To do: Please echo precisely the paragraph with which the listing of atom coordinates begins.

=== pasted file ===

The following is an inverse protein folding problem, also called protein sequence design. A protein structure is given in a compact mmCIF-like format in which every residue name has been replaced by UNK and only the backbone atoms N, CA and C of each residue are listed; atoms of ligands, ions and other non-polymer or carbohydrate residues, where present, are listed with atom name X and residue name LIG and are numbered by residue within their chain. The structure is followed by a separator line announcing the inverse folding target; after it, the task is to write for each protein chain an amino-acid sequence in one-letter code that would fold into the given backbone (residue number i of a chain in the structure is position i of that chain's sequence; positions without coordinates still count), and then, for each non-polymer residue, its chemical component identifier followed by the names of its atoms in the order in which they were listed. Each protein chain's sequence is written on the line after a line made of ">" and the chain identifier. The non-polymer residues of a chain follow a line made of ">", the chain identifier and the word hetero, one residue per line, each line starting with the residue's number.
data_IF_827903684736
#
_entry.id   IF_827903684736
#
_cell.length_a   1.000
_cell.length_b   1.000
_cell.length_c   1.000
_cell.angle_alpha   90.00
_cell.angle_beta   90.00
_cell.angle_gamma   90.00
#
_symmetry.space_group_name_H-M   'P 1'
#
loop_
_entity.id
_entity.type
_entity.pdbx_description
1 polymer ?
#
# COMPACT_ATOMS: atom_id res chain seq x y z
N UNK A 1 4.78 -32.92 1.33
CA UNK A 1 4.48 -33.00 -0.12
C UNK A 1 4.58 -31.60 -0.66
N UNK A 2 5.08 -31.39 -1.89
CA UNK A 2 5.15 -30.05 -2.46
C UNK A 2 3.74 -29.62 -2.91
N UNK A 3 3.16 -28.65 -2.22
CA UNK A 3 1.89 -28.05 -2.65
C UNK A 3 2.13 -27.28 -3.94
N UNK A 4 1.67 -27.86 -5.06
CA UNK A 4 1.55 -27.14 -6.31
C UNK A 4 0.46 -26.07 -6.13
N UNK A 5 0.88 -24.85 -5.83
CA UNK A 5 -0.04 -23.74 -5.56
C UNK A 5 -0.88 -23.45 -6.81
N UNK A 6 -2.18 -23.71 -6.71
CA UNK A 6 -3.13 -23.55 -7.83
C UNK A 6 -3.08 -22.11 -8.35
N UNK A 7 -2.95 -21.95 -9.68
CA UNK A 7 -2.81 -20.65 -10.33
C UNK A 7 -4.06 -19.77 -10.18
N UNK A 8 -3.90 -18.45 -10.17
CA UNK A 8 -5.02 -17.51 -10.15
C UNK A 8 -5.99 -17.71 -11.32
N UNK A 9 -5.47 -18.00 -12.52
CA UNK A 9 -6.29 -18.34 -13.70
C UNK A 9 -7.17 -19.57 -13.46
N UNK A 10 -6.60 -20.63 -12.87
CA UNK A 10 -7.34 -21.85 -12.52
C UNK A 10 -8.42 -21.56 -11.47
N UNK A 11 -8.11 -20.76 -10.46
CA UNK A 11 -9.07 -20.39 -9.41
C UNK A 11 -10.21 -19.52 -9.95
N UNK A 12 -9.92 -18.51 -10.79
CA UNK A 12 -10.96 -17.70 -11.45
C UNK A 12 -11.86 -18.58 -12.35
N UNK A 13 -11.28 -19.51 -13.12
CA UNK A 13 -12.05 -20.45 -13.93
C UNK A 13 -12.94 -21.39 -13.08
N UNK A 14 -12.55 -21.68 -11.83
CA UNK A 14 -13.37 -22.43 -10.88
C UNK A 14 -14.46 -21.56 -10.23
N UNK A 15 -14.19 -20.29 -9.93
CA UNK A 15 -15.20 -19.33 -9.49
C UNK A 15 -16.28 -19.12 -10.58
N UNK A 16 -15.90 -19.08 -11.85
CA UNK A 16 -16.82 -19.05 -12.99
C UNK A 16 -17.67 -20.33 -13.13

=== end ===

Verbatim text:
The following is an inverse protein folding problem, also called protein sequence design. A protein structure is given in a compact mmCIF-like format in which every residue name has been replaced by UNK and only the backbone atoms N, CA and C of each residue are listed; atoms of ligands, ions and other non-polymer or carbohydrate residues, where present, are listed with atom name X and residue name LIG and are numbered by residue within their chain. The structure is followed by a separator line announcing the inverse folding target; after it, the task is to write for each protein chain an amino-acid sequence in one-letter code that would fold into the given backbone (residue number i of a chain in the structure is position i of that chain's sequence; positions without coordinates still count), and then, for each non-polymer residue, its chemical component identifier followed by the names of its atoms in the order in which they were listed. Each protein chain's sequence is written on the line after a line made of ">" and the chain identifier. The non-polymer residues of a chain follow a line made of ">", the chain identifier and the word hetero, one residue per line, each line starting with the residue's number.